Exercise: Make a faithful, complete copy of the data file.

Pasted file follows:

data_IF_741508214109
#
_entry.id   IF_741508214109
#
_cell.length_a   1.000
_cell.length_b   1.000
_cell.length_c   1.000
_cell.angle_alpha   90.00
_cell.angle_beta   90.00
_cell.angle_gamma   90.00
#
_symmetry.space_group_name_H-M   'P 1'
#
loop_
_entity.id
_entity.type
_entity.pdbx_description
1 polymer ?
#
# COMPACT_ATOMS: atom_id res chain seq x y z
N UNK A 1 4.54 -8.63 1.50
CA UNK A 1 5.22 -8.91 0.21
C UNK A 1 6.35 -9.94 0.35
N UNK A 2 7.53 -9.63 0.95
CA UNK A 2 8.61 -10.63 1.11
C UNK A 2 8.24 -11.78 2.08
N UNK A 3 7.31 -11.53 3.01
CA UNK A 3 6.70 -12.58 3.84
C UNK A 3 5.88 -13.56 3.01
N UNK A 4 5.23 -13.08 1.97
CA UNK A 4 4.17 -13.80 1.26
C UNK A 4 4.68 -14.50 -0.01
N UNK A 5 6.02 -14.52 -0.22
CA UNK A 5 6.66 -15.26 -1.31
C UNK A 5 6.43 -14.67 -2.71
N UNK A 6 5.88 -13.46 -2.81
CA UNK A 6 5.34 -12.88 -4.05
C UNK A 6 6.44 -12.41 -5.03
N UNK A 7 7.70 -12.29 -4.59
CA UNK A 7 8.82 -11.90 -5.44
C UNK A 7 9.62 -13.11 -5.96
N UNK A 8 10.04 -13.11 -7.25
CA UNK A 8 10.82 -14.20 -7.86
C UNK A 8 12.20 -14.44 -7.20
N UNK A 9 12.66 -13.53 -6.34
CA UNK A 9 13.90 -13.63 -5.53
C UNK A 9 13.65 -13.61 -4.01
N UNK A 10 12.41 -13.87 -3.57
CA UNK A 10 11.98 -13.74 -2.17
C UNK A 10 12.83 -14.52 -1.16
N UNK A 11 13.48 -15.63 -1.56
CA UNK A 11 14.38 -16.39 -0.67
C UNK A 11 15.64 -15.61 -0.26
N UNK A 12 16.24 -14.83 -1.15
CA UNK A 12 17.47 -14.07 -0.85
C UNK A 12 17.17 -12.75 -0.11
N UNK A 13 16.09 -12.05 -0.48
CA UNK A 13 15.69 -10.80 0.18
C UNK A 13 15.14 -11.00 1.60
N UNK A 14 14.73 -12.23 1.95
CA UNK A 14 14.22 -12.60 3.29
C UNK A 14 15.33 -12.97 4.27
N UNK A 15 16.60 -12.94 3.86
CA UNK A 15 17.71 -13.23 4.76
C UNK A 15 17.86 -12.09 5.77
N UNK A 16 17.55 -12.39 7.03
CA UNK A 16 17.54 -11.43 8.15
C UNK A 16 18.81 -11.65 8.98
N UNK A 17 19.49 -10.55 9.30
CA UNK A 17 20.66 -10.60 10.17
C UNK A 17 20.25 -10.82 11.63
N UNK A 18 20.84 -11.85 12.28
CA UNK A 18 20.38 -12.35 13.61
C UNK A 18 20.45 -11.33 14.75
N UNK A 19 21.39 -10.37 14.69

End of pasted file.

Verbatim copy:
data_IF_741508214109
#
_entry.id   IF_741508214109
#
_cell.length_a   1.000
_cell.length_b   1.000
_cell.length_c   1.000
_cell.angle_alpha   90.00
_cell.angle_beta   90.00
_cell.angle_gamma   90.00
#
_symmetry.space_group_name_H-M   'P 1'
#
loop_
_entity.id
_entity.type
_entity.pdbx_description
1 polymer ?
#
# COMPACT_ATOMS: atom_id res chain seq x y z
N UNK A 1 4.54 -8.63 1.50
CA UNK A 1 5.22 -8.91 0.21
C UNK A 1 6.35 -9.94 0.35
N UNK A 2 7.53 -9.63 0.95
CA UNK A 2 8.61 -10.63 1.11
C UNK A 2 8.24 -11.78 2.08
N UNK A 3 7.31 -11.53 3.01
CA UNK A 3 6.70 -12.58 3.84
C UNK A 3 5.88 -13.56 3.01
N UNK A 4 5.23 -13.08 1.97
CA UNK A 4 4.17 -13.80 1.26
C UNK A 4 4.68 -14.50 -0.01
N UNK A 5 6.02 -14.52 -0.22
CA UNK A 5 6.66 -15.26 -1.31
C UNK A 5 6.43 -14.67 -2.71
N UNK A 6 5.88 -13.46 -2.81
CA UNK A 6 5.34 -12.88 -4.05
C UNK A 6 6.44 -12.41 -5.03
N UNK A 7 7.70 -12.29 -4.59
CA UNK A 7 8.82 -11.90 -5.44
C UNK A 7 9.62 -13.11 -5.96
N UNK A 8 10.04 -13.11 -7.25
CA UNK A 8 10.82 -14.20 -7.86
C UNK A 8 12.20 -14.44 -7.20
N UNK A 9 12.66 -13.53 -6.34
CA UNK A 9 13.90 -13.63 -5.53
C UNK A 9 13.65 -13.61 -4.01
N UNK A 10 12.41 -13.87 -3.57
CA UNK A 10 11.98 -13.74 -2.17
C UNK A 10 12.83 -14.52 -1.16
N UNK A 11 13.48 -15.63 -1.56
CA UNK A 11 14.38 -16.39 -0.67
C UNK A 11 15.64 -15.61 -0.26
N UNK A 12 16.24 -14.83 -1.15
CA UNK A 12 17.47 -14.07 -0.85
C UNK A 12 17.17 -12.75 -0.11
N UNK A 13 16.09 -12.05 -0.48
CA UNK A 13 15.69 -10.80 0.18
C UNK A 13 15.14 -11.00 1.60
N UNK A 14 14.73 -12.23 1.95
CA UNK A 14 14.22 -12.60 3.29
C UNK A 14 15.33 -12.97 4.27
N UNK A 15 16.60 -12.94 3.86
CA UNK A 15 17.71 -13.23 4.76
C UNK A 15 17.86 -12.09 5.77
N UNK A 16 17.55 -12.39 7.03
CA UNK A 16 17.54 -11.43 8.15
C UNK A 16 18.81 -11.65 8.98
N UNK A 17 19.49 -10.55 9.30
CA UNK A 17 20.66 -10.60 10.17
C UNK A 17 20.25 -10.82 11.63
N UNK A 18 20.84 -11.85 12.28
CA UNK A 18 20.38 -12.35 13.61
C UNK A 18 20.45 -11.33 14.75
N UNK A 19 21.39 -10.37 14.69